Notifications on the web help users receive important updates for a wide range of applications including messaging, calendars, email clients, ride sharing, social media and delivery services. Unfortunately, notifications are also used for abusive purposes. Browser notifications can be used to spam, mislead, show ads, phish or promote malware.
Google made major changes in Chrome to reduce abuse of notifications and create a safer, better web browsing experience for Chrome users.
- Quieter notification permission prompts.
- How recent changes to how Chrome handles notification permission requests can make browsing for the web a little better for everyone.
- Improve your user experience
- Improve your notification accept rates
Web notifications are a channel for communicating timely and contextually relevant information to the user. Mostly, these work just like push notifications in mobile apps, except, they can also work on desktop, on Windows, Mac, as well as smartphones.
On Android, for example, web notifications appear in the notification drawer. And on desktop, they typically appear in the top-right corner of the screen. In some cases, notifications aren’t just helpful. They’re almost essential to the app’s functionality.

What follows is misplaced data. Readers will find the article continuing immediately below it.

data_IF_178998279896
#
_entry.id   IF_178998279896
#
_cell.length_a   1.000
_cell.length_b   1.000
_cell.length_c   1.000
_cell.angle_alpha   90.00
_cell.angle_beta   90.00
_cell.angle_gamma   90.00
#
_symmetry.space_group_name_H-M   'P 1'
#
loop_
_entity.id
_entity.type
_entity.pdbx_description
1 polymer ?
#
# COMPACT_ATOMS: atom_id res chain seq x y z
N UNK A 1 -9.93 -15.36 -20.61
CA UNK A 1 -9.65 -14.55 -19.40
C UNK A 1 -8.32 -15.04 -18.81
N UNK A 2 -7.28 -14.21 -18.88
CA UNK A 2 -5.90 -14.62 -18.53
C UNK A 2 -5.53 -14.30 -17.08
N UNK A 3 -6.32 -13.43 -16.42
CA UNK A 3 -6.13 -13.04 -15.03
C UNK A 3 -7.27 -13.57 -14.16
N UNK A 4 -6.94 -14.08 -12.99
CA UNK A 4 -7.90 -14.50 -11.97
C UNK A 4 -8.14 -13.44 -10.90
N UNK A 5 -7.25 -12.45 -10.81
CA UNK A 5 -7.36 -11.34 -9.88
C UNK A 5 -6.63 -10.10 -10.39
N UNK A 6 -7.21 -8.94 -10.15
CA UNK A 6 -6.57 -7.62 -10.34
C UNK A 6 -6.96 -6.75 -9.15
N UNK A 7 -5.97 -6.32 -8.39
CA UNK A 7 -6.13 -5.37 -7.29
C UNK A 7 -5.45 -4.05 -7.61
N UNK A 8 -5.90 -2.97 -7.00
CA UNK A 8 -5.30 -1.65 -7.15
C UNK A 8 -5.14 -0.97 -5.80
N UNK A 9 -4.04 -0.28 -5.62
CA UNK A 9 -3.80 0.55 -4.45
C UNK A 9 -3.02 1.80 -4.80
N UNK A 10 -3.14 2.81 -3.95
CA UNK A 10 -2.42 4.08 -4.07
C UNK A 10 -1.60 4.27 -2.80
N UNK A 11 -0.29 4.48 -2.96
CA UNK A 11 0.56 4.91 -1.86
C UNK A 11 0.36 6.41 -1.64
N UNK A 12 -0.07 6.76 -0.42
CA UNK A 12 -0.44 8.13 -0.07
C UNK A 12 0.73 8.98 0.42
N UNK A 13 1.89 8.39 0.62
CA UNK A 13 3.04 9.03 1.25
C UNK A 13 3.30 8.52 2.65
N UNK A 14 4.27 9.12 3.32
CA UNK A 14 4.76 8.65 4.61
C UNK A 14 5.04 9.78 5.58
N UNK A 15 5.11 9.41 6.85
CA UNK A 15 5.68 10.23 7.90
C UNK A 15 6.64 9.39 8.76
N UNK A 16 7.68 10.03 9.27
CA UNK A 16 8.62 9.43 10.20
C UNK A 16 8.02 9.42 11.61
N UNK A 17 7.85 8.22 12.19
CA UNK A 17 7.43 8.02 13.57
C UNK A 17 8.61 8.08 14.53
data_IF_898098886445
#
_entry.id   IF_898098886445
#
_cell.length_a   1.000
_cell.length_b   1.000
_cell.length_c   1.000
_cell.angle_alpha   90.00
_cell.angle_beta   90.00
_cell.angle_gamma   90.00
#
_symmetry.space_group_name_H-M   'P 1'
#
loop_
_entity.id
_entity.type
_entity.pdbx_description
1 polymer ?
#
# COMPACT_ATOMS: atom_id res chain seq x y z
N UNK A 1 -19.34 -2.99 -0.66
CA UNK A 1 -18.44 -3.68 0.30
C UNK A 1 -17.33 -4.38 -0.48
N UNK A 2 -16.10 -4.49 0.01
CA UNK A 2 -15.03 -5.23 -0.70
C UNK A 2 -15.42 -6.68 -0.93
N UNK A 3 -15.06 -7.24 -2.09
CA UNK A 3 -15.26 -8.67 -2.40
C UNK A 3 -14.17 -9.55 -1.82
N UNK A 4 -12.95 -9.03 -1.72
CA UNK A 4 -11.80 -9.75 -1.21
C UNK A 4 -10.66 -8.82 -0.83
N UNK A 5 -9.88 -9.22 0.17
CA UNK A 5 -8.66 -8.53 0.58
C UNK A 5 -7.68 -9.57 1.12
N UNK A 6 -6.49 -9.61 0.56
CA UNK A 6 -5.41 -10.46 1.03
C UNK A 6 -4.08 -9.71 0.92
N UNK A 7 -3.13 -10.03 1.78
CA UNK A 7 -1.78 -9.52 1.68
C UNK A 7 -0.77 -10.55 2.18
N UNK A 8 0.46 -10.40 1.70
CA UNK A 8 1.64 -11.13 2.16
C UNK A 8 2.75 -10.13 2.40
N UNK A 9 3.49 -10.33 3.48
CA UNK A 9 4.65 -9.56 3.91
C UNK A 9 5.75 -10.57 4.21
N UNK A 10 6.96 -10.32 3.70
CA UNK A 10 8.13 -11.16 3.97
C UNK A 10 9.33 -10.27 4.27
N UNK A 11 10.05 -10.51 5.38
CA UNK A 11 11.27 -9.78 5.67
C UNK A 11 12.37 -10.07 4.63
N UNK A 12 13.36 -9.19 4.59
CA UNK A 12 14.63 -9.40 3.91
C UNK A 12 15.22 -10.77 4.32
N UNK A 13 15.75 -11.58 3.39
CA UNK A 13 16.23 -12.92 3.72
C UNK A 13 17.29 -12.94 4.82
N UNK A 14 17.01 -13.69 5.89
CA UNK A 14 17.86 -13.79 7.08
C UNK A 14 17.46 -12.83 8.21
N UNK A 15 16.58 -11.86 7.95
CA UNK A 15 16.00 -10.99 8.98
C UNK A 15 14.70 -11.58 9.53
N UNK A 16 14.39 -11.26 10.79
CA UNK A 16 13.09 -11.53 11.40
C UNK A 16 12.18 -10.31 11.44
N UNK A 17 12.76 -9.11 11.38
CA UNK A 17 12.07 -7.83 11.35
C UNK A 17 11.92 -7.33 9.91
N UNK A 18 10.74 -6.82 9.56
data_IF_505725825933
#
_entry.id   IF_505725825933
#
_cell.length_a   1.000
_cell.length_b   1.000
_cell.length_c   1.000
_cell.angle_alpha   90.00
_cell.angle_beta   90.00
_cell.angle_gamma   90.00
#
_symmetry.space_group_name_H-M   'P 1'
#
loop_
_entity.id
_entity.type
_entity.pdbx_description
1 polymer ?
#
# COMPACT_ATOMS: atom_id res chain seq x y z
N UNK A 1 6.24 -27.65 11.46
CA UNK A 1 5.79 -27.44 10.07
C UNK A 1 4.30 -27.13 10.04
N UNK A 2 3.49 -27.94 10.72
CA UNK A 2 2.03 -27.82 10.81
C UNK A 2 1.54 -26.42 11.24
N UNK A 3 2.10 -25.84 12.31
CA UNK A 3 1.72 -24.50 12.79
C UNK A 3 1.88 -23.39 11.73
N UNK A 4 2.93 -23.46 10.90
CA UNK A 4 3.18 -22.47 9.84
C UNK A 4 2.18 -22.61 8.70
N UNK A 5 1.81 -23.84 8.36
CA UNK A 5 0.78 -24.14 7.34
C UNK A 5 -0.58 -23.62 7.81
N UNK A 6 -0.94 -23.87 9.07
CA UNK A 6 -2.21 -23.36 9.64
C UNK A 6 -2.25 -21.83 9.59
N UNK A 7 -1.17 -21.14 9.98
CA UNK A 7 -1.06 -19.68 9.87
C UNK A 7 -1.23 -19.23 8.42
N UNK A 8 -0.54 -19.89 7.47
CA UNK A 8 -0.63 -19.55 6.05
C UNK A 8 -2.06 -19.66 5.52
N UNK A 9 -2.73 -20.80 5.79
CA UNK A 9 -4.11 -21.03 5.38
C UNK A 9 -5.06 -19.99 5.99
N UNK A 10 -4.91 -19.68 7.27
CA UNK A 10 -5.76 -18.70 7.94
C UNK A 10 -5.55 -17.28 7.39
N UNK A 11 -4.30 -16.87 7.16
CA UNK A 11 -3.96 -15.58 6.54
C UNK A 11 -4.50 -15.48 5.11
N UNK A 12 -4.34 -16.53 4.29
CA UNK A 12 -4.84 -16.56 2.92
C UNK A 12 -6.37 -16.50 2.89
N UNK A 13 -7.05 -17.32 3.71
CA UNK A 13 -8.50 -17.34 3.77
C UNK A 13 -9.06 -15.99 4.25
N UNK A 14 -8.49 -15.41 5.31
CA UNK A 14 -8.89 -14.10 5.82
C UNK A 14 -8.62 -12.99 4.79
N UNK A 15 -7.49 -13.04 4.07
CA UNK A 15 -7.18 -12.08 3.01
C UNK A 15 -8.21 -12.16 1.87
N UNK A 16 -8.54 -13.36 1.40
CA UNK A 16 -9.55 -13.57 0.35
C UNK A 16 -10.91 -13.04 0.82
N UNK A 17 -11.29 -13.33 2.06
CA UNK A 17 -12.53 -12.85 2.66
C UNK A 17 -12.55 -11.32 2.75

For example, if you had an incoming call from a communication app, like Google Duo or Chat, that’s not something you want to know about later. You need to know about it right away. Of course, not everyone uses apps that require notifications. And not all websites are putting the needs of their users first.
That means that we are seeing a lot of websites out there that are misusing notifications in ways that are annoying or could be abusive.
How users enroll in web notifications?
To receive web notifications, a user needs to accept a notification permission request. When websites prompt users out of context for a notification, such as when a user first arrives on the website, it can be a pretty annoying distraction, both from the browsing experience itself as well as from the website’s content.
Worse, some abusive websites look for ways to trick users into accepting notifications that are then used to promote malware or undesired content.
Why we have web notifications on the web platform?